Who will win the race for the COVID-19 vaccine? More than 20 candidates are dashing through current trials - though we hope not so quickly that they compromise safety.
Meanwhile, dozens of smaller breakthroughs aim to mitigate the spread of the virus until public health authorities can roll out a vaccine for general use. In this newsletter, let's run down the latest of these innovations from Israel designed to stop the march of the pandemic.
We also want to take this opportunity to wish a happy al-Adha to all our Muslim friends and allies. With recent Toronto vandalism firmly in mind, we stand with you to preserve the sanctity and safety of all places of worship.
Near-perfect fabric combats COVID
Israeli start-up Sonovia expects its anti-microbial fabric to neutralize 99 percent of the coronavirus to which it is exposed.
Third-party test results last month reported a 90 percent success rate in neutralizing the virus. But the company has improved its zinc-coating formulations and expects upcoming tests authorized by the European Union to reflect success near 100 percent.
“The technology is based upon a physical phenomenon called cavitation,” Dr. Jason Migdal, a research scientist with Sonovia, told The Jerusalem Post.
“Sound waves are used to physically infuse desired chemicals onto the structure area of materials, enhancing them with clinically proven antiviral and antibacterial properties,” he said.
Sonovia uses its protective fabric in its signature product, the SonoMask, which is available on the company's website. The reusable mask has been approved by the U.S. Food and Drug Administration for non-medical use and is being tested for use as protective equipment for healthcare workers.
Israeli scientists plumb the trash to sanitize hands
When the COVID-19 pandemic first emerged in Israel, a group of scientists soon realized that the country was on its own if it wanted to increase its supply of hand sanitizer. Or more accurately, the country could not manufacture the stuff on its own.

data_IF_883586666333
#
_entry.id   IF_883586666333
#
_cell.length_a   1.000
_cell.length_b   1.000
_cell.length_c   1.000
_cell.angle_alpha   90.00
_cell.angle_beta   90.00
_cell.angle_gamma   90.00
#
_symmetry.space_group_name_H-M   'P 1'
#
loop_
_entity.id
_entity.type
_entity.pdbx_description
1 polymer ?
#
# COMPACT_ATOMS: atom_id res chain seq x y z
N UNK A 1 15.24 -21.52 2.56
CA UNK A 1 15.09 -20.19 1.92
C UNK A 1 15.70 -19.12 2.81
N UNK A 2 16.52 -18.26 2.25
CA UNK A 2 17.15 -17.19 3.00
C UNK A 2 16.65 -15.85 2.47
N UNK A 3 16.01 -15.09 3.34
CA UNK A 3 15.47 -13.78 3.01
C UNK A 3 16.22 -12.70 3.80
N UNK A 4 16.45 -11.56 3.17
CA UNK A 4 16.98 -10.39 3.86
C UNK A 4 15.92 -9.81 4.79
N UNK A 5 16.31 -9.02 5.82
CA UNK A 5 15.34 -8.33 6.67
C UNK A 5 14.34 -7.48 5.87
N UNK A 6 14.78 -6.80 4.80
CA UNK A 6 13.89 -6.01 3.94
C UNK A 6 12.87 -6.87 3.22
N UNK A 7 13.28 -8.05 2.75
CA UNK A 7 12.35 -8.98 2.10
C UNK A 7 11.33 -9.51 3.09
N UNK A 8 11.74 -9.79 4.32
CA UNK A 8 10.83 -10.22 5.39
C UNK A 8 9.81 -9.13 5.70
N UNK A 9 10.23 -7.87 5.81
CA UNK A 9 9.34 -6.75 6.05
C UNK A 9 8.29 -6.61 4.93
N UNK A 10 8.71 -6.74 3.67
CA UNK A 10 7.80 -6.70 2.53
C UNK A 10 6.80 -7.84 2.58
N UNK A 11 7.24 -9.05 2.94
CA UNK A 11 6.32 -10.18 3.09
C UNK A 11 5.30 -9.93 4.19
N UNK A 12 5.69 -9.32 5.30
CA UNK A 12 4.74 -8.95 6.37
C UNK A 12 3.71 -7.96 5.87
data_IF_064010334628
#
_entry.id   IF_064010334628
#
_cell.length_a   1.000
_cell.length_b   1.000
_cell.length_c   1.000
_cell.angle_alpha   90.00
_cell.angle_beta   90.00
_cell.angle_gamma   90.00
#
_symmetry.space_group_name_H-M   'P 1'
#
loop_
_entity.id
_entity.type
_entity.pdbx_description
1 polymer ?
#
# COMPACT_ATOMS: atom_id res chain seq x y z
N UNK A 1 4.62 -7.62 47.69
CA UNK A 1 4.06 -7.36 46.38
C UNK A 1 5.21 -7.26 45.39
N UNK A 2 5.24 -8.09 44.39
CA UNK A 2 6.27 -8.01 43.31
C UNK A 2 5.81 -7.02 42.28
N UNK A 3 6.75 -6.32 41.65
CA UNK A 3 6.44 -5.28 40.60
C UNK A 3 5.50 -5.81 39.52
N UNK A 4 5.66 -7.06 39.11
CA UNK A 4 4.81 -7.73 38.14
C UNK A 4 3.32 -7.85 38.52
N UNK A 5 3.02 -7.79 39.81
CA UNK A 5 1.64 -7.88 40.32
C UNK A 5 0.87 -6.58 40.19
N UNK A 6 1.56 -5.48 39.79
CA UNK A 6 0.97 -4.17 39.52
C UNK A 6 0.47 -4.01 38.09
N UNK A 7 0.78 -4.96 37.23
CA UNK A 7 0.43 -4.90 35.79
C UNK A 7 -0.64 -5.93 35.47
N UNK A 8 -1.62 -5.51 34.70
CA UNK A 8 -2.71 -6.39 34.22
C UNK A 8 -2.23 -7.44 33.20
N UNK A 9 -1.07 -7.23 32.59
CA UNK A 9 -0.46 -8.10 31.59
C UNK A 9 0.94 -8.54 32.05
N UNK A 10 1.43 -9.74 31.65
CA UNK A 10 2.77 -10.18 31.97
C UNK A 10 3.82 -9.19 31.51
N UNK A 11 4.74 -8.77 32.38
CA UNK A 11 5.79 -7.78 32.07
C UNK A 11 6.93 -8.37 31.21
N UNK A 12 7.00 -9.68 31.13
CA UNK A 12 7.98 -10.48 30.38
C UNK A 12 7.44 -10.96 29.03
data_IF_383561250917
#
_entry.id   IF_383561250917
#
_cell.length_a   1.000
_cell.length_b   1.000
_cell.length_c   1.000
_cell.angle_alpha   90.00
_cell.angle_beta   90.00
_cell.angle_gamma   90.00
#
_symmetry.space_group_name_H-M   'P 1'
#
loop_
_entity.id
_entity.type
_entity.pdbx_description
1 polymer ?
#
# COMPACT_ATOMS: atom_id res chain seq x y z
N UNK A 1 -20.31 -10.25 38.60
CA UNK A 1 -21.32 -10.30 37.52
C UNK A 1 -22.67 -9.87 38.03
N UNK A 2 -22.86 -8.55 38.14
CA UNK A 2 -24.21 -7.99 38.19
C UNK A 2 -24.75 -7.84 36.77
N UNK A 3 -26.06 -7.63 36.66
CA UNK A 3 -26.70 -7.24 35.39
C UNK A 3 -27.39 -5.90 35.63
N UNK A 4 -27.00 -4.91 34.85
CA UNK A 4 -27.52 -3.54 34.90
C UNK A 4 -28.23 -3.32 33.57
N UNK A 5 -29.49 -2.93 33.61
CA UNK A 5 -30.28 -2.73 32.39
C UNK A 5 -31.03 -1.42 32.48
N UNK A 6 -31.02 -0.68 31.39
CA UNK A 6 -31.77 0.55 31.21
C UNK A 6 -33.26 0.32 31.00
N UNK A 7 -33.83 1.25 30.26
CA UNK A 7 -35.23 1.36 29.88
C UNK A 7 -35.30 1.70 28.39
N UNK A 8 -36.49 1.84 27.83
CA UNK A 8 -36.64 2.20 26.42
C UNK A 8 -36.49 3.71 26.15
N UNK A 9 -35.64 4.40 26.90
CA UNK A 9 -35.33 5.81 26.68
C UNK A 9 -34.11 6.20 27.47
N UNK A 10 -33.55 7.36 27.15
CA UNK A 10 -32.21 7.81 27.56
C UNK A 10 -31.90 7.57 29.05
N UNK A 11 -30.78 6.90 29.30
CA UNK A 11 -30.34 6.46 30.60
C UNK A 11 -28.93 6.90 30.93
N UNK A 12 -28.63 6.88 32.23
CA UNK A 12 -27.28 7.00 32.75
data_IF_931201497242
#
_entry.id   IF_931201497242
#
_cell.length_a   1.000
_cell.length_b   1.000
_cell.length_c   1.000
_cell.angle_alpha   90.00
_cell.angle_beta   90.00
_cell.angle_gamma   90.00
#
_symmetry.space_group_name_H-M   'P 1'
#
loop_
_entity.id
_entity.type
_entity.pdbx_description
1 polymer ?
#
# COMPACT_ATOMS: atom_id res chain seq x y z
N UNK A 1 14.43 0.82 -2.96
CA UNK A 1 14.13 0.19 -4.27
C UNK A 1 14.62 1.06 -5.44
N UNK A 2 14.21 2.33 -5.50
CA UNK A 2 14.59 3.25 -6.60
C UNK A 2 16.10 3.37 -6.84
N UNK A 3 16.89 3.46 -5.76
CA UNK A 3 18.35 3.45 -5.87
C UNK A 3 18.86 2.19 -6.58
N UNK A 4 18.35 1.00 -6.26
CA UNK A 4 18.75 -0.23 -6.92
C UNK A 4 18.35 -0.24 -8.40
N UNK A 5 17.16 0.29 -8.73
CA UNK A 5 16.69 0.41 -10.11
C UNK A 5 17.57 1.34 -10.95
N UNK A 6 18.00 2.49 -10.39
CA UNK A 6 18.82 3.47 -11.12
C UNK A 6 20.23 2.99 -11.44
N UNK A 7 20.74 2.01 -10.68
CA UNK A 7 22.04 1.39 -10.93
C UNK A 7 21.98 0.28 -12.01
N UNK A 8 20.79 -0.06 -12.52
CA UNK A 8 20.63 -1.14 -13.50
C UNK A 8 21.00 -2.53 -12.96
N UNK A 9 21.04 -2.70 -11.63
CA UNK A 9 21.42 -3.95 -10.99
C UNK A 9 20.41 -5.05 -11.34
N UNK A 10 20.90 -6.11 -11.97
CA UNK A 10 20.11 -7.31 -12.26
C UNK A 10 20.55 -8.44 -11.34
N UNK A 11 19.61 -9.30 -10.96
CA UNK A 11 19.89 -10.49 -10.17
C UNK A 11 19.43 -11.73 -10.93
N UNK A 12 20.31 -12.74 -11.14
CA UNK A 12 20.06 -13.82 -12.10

“We were surprised to find out that Israel is still completely reliant on the import of alcohol for the purpose of disinfection. From there, it was a short distance to producing alcohol as a disinfectant in the struggle against corona,” said Professor Hadas Mamane, head of Tel Aviv University’s environmental engineering.
The solution: converting waste into the ethanol required to create the alcohol for hand sanitizers. The ethanol was then transformed into alcohol.
The process, which uses waste types as diverse as hay and paper sludge, counts its ozone pre-treatment of the waste as its chief breakthrough.
“The use of ozone is a simple pre-treatment method that’s easy and cheap to set up and operate, and has many advantages: It’s almost non-polluting, doesn’t require using dangerous substances and can be carried out on a local and global level,” said Mamane.
New book documents Israeli fight against coronavirus
A new book counts down the pivots and innovations in Israel to halt or cure the coronavirus.
Released in July, Tikkun Olam: Israel vs. Covid-19 reports on more than 40 developments from the outbreak of the virus until May.
Highlights include a sticker called Maya that when attached to a surgical mask kills virus nanoparticles; a simple diagnostic kit that should allow people to test themselves for the virus by September; a global hub of pharma R&D data that trains computational models of diseases and is free to all pharma customers globally; and a potential COVID-19 vaccination.